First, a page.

Intel Cuts 12K Jobs as It Pivots Away from PC Business
- By Jeffrey Schwartz
- April 20, 2016
With prospects low for a revival in the PC market, Intel this week announced a significant restructuring that will reduce its workforce by 11 percent, or 12,000 employees.
In a letter to employees Tuesday, Intel CEO Brian Krzanich said the company's primary growth is coming from providing datacenter, cloud, memory and Internet of Things (IoT). Those businesses provided $2.2 billion in revenue growth last year and accounted for 40 percent of Intel's revenue. It also was the basis of the bulk of Intel's profit, Krzanich said.
"Our results demonstrate a strategy that's working and a solid foundation for growth," Krzanich wrote. "Our opportunity now is to accelerate our momentum and build on our strengths. But this requires some difficult decisions. It's about driving long-term change to further establish Intel as the leader for the smart, connected world."
Intel's client computing group reported revenues of $7.5 billion for the quarter ended March 31. That's up by only 2% year-over-year and down 14% sequentially, though the end of the year traditionally has the highest volumes, according to the company's first quarter earnings report released Tuesday.
By comparison, Intel's datacenter group posted $4 billion, up 9% year-over-year. Intel's IoT group revenue of $651 million showed a 22% year-over-year increase.
While Intel is not abandoning the PC business, the restructuring will let the company focus on more realistic revenue and growth moving forward. In addition to its focus on datacenter and IoT, Intel also sees growth in commercial PCs, including hybrid tablet PCs (also described as 2-in-1s), connectivity solutions, gaming and home gateways.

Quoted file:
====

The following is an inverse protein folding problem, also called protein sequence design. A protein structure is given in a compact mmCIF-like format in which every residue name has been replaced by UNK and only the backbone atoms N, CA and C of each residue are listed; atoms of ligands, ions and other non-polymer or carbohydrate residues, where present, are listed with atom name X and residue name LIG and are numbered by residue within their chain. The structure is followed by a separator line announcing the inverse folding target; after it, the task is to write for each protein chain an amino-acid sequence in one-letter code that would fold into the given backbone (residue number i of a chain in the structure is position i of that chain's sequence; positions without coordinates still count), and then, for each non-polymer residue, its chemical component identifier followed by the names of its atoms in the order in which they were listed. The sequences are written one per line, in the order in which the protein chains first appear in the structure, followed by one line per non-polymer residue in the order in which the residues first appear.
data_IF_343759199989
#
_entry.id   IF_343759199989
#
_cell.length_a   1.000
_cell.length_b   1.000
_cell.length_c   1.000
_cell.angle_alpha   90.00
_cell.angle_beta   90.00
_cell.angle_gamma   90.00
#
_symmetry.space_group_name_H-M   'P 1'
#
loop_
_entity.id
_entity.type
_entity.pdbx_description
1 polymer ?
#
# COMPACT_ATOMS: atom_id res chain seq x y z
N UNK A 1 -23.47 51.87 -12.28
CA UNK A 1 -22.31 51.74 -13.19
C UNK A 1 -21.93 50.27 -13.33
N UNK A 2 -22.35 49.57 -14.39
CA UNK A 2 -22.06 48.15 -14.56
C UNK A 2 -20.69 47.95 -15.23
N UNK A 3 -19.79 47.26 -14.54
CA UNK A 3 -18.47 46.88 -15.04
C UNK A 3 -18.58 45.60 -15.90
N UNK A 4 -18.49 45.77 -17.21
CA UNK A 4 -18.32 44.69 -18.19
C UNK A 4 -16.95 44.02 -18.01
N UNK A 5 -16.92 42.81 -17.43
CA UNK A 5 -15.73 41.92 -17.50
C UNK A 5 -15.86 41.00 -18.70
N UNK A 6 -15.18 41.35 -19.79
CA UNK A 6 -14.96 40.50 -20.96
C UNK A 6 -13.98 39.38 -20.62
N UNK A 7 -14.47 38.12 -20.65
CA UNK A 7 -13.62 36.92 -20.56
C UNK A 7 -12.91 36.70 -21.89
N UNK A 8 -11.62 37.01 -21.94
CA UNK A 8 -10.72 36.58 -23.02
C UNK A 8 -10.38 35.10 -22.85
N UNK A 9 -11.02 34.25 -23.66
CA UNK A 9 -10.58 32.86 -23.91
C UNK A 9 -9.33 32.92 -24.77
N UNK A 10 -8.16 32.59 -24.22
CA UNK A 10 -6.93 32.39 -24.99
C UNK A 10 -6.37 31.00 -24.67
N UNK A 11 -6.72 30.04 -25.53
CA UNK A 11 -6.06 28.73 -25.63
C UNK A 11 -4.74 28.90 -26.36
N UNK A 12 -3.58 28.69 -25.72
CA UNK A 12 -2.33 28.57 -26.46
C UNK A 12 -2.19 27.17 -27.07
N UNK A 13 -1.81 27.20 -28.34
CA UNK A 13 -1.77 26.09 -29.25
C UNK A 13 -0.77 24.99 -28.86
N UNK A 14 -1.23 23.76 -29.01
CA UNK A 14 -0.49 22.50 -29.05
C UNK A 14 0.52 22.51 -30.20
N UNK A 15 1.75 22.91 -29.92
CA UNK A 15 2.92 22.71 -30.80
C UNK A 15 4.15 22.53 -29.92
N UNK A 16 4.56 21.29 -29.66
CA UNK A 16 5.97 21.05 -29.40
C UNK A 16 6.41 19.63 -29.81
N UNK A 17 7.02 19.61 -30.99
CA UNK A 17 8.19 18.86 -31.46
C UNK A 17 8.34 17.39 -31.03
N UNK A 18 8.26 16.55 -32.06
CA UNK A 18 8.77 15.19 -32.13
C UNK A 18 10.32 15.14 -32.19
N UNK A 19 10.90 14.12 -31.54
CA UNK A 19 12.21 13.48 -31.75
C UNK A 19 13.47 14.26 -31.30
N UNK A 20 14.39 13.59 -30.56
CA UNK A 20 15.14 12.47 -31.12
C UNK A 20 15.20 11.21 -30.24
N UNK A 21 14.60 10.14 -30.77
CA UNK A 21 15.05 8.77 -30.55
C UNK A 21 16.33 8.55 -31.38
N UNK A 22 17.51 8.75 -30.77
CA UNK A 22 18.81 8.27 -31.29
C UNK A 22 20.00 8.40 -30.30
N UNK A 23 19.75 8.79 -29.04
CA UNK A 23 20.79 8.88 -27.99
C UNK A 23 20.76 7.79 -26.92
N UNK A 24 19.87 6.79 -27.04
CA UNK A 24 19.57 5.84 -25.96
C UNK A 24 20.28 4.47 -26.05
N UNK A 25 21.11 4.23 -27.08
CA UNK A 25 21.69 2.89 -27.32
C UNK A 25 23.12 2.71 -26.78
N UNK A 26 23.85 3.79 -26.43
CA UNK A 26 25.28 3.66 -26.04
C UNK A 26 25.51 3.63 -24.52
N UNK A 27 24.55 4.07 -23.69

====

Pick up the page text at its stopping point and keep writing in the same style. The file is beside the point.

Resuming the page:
"Intel appears to have decided that it can't wait any longer for a hoped-for revitalization of traditional PC markets," said Pund-IT Principal Analyst Charles King in a blog post. "That doesn't mean that PCs are dead by any means. There will likely be occasional upward spikes in sales related to new features, vendor innovations and businesses upgrading their office environments, but the salad days of the industry, when people camped out overnight to buy new PCs, are receding into the past."
King also noted that Intel is focusing on what has evolved into its core strengths and where consumer and enterprise IT is headed.
"[The restructuring] also works strategically by opening new business opportunities and spurring future growth," he said. "IoT could be an especially fruitful area since it plays to Intel's data center leadership position and its strengths in mobility."
Jeffrey Schwartz is editor of Redmond magazine and also covers cloud computing for Virtualization Review's Cloud Report. In addition, he writes the Channeling the Cloud column for Redmond Channel Partner. Follow him on Twitter @JeffreySchwartz.